Thursday, 26 April 2018

Stainless Steel Recycling

Stainless steel is an alloy of Iron with a minimum of 10.5% Chromium. (what is the reference of this fact? as it is not true) The most common uses of stainless steel are in the architecture and construction of buildings (not true), kitchen accessories and cookware, automotive industry (not true), etc. Stainless Steel is easily recyclable and a lot of businesses used the recycled metal.(not true it is one of the difficult metals to recycle) In most cases, the stainless steel suffers some amount of degradation and still contains the high value of chromium, nickel and molybdenum which are all alloying elements. Stainless steel is actively recycled around the world on a large scale by recyclers who collect and process scrap for re-melting. There are different grades of stainless steel available.

17-4 Stainless Steel - This grade of stainless steel is most commonly used in food industry and in aerospace industry. This type should be free of any impurities and analyzed before recycling. This grade of stainless steel can yield quite a lot of money. (what is your source?) What about 18-8 Stainless Steel?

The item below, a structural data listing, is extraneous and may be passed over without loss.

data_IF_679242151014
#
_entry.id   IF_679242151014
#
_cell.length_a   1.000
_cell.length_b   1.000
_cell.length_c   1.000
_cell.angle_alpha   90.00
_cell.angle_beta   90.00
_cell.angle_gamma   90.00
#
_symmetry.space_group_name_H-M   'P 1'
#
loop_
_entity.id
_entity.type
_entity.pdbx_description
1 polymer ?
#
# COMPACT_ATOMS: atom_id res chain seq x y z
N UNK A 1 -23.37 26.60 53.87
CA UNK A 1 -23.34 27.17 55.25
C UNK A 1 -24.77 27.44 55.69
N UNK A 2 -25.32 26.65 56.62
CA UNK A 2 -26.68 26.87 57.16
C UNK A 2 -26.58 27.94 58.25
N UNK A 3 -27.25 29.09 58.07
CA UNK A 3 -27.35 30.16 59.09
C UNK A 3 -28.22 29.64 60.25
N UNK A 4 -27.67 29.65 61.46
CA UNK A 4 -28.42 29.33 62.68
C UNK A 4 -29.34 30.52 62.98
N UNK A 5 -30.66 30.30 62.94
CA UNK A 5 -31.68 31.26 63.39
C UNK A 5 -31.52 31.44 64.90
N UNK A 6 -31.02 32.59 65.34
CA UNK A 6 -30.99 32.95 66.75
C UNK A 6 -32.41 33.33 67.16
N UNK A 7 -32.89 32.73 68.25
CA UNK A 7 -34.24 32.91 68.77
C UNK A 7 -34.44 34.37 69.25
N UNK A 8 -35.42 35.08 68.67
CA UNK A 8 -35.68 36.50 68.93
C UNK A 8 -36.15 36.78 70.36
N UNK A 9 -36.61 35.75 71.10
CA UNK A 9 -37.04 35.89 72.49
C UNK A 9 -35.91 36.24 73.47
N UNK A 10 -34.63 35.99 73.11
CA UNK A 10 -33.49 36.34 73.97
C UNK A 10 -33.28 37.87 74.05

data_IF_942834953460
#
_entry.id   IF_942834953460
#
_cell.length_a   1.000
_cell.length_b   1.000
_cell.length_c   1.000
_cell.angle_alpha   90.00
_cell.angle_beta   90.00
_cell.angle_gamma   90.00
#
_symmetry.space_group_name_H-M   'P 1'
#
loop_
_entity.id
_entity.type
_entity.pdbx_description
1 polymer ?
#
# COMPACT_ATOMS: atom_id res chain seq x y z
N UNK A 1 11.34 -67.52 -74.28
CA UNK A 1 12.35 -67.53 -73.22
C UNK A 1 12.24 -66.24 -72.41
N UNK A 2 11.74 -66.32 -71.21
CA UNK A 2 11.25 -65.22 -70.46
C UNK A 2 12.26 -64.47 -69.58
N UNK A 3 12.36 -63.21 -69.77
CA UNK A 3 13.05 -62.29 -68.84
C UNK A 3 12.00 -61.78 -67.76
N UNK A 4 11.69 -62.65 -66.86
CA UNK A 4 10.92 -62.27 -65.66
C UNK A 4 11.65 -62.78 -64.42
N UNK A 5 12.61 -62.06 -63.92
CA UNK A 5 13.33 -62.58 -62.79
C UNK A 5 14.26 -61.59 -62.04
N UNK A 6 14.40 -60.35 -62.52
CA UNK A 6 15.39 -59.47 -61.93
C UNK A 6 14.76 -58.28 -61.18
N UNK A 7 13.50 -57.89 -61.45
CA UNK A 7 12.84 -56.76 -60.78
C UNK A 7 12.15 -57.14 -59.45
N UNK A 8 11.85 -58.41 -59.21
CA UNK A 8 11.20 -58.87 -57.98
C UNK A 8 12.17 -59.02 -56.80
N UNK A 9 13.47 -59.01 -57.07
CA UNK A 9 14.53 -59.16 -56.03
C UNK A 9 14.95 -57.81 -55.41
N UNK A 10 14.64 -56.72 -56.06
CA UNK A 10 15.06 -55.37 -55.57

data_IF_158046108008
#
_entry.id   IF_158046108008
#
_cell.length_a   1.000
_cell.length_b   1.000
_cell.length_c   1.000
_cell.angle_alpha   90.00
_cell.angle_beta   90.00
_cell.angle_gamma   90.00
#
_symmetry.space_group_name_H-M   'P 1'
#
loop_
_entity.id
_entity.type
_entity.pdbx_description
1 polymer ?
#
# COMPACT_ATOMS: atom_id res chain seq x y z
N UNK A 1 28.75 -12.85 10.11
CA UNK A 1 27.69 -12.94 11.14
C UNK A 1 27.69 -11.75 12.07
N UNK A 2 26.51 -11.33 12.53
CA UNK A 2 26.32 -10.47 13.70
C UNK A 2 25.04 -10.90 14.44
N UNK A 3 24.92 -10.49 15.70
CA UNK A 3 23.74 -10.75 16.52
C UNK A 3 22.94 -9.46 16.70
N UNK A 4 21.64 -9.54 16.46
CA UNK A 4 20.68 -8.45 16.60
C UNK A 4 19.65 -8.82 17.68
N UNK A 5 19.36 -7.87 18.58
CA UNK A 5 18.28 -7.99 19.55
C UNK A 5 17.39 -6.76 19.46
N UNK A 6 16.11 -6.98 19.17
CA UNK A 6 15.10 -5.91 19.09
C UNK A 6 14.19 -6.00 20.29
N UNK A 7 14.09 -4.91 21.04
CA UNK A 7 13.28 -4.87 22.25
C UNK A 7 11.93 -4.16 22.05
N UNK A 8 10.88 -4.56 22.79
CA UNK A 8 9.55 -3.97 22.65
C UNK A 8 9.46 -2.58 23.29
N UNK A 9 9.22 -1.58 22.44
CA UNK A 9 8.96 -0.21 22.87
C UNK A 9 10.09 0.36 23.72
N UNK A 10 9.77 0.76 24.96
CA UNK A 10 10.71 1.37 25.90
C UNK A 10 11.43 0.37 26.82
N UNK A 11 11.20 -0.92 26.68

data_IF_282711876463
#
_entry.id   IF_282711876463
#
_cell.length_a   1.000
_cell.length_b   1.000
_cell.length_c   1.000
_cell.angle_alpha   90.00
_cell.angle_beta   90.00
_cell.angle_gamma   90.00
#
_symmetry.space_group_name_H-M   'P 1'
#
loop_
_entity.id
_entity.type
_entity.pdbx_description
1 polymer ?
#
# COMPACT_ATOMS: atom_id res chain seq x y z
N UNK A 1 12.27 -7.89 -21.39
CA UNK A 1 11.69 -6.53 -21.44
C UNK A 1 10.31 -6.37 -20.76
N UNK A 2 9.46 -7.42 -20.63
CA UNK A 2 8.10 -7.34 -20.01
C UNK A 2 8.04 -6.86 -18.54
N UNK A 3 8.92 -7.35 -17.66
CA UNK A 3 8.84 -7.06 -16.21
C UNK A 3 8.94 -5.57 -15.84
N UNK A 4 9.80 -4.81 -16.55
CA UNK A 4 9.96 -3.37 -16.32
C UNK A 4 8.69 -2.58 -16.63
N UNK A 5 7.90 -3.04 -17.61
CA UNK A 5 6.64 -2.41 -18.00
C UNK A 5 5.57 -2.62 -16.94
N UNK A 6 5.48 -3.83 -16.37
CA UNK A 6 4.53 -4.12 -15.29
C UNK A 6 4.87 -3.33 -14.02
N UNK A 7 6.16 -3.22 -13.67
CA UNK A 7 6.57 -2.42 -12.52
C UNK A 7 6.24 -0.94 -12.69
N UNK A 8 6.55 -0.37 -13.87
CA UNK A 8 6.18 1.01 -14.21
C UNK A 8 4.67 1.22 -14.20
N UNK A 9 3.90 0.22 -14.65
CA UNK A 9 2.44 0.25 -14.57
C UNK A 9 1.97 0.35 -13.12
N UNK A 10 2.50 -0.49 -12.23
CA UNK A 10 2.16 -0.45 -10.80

300 Series Stainless Steel - This is the most common form of stainless steel. A good way to check whether the stainless steel belongs to this series is by using a magnet as the 300 series stainless steel will not stick to magnets.



Recycling the scrap

High expertise and technology is needed in separating each alloy for re-melting. You can look for scrap dealers in Sharjah for recycling the metal. The scrap is shredded into smaller pieces using a recycling processor. It is then chemically analyzed. The scrap is then blended into chrome steels, nickel alloys and other types of stainless steels.

At the stainless steel mills, the scrap along with other raw materials such as chromium and molybdenum are melted. Once the impurities are removed, the molten metal is refined and chemically analyzed to make any adjustments for a specific type of stainless steel. It is then cast into slabs for producing plates, sheets, wires and other forms for use.

For more information visit our website Luckygroup.

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Disclaimer: This article(s) has been prepared solely for information purposes, using publicly-accessible sources that are believed to be accurate and reliable at the time of publishing. LUCKY GROUP accepts no liability whatsoever for any loss or damage resulting from the use of information, images or opinions expressed in the report. LUCKY GROUP does not give warranty of any kind regarding the completeness, accuracy and reliability of the information included in the article(s).

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